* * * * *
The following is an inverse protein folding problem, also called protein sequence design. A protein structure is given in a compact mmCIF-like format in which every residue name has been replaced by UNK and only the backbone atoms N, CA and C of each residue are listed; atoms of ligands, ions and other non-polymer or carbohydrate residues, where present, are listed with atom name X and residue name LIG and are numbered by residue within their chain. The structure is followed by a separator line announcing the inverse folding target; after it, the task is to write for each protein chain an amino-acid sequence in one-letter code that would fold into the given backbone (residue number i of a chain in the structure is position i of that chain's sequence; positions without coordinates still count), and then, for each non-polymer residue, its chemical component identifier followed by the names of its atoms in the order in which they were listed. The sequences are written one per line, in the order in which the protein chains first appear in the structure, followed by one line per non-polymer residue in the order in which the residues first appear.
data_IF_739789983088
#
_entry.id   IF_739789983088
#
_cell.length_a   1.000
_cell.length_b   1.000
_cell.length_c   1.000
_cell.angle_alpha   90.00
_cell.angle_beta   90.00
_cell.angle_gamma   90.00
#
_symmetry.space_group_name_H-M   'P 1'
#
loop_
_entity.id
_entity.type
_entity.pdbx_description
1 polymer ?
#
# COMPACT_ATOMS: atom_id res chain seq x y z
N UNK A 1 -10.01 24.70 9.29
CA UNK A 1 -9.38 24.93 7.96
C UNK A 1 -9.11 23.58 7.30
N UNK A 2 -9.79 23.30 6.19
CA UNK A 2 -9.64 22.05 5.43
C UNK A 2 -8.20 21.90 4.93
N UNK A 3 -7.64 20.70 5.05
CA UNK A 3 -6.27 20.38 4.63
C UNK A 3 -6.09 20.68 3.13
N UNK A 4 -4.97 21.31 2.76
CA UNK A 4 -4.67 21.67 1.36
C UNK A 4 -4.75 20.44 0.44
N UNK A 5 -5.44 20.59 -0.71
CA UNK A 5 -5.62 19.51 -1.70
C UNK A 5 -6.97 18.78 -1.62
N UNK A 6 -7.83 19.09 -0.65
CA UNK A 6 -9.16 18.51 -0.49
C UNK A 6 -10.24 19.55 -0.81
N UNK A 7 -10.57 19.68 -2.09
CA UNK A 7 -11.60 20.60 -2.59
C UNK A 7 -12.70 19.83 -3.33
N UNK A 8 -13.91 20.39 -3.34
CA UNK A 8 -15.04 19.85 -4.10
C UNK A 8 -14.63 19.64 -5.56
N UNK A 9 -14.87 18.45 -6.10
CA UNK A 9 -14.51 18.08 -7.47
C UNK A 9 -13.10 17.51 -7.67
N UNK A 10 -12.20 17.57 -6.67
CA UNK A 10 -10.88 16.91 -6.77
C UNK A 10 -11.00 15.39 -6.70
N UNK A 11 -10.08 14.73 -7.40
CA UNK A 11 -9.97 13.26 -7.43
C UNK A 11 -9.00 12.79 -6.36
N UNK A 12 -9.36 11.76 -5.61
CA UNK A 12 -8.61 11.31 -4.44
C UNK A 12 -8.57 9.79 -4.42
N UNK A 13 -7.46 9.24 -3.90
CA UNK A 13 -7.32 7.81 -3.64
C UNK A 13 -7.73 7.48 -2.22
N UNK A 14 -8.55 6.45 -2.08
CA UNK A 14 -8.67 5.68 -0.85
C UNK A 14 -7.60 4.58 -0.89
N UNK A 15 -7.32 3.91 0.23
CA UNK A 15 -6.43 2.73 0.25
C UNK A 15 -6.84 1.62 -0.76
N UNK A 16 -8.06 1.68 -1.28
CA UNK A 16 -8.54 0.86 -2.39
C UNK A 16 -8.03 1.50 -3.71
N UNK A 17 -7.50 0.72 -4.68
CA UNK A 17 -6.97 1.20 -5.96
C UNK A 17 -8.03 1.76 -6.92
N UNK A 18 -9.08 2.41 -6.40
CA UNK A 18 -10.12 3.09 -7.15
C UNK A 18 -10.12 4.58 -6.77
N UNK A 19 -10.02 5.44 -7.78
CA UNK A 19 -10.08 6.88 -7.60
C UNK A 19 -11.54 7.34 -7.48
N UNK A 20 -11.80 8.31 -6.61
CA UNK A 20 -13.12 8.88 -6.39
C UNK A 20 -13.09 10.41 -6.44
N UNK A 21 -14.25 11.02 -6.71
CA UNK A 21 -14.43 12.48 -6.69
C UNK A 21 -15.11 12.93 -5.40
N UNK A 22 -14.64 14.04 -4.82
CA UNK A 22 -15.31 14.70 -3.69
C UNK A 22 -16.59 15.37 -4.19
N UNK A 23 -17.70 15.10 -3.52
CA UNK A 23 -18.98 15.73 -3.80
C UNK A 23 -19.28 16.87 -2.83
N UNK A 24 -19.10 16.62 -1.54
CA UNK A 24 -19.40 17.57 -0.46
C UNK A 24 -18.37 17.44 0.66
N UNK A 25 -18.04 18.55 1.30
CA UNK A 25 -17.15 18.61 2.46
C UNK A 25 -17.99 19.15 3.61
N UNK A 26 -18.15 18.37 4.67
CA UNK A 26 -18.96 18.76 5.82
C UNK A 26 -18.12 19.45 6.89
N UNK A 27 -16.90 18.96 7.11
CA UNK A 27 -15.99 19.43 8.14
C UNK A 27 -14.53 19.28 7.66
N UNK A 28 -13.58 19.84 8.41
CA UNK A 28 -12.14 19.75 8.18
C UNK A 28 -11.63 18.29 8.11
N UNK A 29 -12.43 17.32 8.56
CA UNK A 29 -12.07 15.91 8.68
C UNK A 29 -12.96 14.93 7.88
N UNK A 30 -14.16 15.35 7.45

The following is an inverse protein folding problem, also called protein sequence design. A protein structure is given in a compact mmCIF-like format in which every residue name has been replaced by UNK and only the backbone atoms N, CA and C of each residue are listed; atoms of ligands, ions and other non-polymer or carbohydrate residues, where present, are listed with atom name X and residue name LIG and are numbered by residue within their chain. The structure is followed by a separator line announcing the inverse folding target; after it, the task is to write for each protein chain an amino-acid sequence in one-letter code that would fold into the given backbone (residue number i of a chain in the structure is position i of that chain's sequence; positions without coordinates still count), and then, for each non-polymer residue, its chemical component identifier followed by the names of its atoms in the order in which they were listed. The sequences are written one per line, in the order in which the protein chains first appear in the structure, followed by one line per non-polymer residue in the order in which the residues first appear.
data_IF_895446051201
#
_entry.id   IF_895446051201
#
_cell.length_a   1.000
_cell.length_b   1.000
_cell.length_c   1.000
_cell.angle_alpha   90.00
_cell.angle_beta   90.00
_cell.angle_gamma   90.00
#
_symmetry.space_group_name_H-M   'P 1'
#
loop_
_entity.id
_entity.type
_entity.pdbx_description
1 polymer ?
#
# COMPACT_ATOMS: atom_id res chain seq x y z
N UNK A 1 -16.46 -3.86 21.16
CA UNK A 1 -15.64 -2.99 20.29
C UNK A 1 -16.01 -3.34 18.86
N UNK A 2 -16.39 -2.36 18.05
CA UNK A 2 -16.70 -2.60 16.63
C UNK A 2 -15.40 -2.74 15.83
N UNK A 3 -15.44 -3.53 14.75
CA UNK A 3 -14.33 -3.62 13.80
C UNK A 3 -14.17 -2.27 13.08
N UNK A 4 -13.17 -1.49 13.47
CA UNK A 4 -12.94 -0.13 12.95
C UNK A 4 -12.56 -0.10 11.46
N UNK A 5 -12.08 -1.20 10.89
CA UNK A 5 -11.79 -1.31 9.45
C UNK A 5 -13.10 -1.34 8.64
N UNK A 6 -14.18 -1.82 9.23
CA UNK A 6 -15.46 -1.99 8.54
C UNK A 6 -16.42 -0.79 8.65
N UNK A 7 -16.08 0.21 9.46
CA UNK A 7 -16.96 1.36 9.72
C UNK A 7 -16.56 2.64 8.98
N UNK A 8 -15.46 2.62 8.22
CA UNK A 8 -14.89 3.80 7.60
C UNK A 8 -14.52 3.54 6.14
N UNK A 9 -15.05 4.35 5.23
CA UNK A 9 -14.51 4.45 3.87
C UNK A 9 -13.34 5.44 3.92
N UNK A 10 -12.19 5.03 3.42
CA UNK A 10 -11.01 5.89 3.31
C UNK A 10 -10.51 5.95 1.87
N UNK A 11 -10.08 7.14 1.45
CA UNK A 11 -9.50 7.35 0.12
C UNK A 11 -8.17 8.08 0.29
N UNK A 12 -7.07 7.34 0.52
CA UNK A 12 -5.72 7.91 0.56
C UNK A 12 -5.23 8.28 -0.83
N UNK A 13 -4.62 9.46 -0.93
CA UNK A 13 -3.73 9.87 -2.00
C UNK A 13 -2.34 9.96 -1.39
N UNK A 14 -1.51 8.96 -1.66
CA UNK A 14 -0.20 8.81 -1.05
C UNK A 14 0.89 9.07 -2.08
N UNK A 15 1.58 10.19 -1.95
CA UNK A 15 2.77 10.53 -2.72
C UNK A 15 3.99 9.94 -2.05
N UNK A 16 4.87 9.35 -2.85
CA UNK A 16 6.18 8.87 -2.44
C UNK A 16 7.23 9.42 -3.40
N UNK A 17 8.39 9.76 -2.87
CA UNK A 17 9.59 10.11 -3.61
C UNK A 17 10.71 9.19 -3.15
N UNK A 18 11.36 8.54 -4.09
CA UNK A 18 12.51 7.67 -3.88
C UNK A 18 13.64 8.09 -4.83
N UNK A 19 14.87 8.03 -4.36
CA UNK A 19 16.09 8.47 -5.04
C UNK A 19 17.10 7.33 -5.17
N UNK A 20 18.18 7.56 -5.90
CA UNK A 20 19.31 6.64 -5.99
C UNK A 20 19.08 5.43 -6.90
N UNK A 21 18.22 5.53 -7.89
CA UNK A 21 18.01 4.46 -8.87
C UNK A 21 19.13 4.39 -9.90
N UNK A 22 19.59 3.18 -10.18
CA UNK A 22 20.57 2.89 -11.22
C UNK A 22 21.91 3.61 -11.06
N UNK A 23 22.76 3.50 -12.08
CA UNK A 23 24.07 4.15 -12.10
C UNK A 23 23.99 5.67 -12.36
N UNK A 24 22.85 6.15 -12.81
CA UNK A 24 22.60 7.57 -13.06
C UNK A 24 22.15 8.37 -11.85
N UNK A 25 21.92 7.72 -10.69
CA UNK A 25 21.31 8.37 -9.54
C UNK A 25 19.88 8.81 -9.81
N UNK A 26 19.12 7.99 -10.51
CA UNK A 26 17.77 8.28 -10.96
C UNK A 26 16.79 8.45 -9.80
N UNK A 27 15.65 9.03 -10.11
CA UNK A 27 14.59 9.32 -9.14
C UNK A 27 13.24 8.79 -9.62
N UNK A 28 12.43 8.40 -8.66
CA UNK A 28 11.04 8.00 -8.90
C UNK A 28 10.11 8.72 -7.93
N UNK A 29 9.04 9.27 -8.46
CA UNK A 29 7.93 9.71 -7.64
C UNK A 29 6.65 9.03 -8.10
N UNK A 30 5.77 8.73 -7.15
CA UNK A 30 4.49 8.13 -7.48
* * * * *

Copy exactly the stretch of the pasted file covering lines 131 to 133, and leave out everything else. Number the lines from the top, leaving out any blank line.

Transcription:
N UNK A 1 -16.46 -3.86 21.16
CA UNK A 1 -15.64 -2.99 20.29
C UNK A 1 -16.01 -3.34 18.86